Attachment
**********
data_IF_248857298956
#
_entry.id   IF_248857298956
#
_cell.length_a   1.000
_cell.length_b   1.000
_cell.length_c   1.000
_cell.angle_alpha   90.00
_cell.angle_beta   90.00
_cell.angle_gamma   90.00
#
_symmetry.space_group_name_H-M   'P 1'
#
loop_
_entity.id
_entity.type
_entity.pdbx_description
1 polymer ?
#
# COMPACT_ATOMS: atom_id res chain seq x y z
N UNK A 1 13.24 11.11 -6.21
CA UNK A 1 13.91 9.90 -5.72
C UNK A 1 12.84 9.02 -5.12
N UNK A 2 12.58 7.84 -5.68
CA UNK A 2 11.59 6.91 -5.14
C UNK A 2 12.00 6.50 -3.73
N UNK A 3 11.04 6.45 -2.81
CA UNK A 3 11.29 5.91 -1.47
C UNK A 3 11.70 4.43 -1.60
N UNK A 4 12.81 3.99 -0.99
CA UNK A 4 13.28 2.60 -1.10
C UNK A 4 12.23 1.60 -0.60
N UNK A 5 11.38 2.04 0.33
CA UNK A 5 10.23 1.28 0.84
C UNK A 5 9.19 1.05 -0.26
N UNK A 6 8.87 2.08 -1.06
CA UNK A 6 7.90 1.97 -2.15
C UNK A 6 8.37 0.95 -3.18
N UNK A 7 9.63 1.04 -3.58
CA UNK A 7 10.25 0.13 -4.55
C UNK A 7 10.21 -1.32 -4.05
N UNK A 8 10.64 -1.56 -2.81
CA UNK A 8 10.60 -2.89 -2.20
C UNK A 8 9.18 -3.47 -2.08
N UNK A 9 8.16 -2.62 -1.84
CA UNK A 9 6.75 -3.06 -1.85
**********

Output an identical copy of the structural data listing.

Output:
data_IF_248857298956
#
_entry.id   IF_248857298956
#
_cell.length_a   1.000
_cell.length_b   1.000
_cell.length_c   1.000
_cell.angle_alpha   90.00
_cell.angle_beta   90.00
_cell.angle_gamma   90.00
#
_symmetry.space_group_name_H-M   'P 1'
#
loop_
_entity.id
_entity.type
_entity.pdbx_description
1 polymer ?
#
# COMPACT_ATOMS: atom_id res chain seq x y z
N UNK A 1 13.24 11.11 -6.21
CA UNK A 1 13.91 9.90 -5.72
C UNK A 1 12.84 9.02 -5.12
N UNK A 2 12.58 7.84 -5.68
CA UNK A 2 11.59 6.91 -5.14
C UNK A 2 12.00 6.50 -3.73
N UNK A 3 11.04 6.45 -2.81
CA UNK A 3 11.29 5.91 -1.47
C UNK A 3 11.70 4.43 -1.60
N UNK A 4 12.81 3.99 -0.99
CA UNK A 4 13.28 2.60 -1.10
C UNK A 4 12.23 1.60 -0.60
N UNK A 5 11.38 2.04 0.33
CA UNK A 5 10.23 1.28 0.84
C UNK A 5 9.19 1.05 -0.26
N UNK A 6 8.87 2.08 -1.06
CA UNK A 6 7.90 1.97 -2.15
C UNK A 6 8.37 0.95 -3.18
N UNK A 7 9.63 1.04 -3.58
CA UNK A 7 10.25 0.13 -4.55
C UNK A 7 10.21 -1.32 -4.05
N UNK A 8 10.64 -1.56 -2.81
CA UNK A 8 10.60 -2.89 -2.20
C UNK A 8 9.18 -3.47 -2.08
N UNK A 9 8.16 -2.62 -1.84
CA UNK A 9 6.75 -3.06 -1.85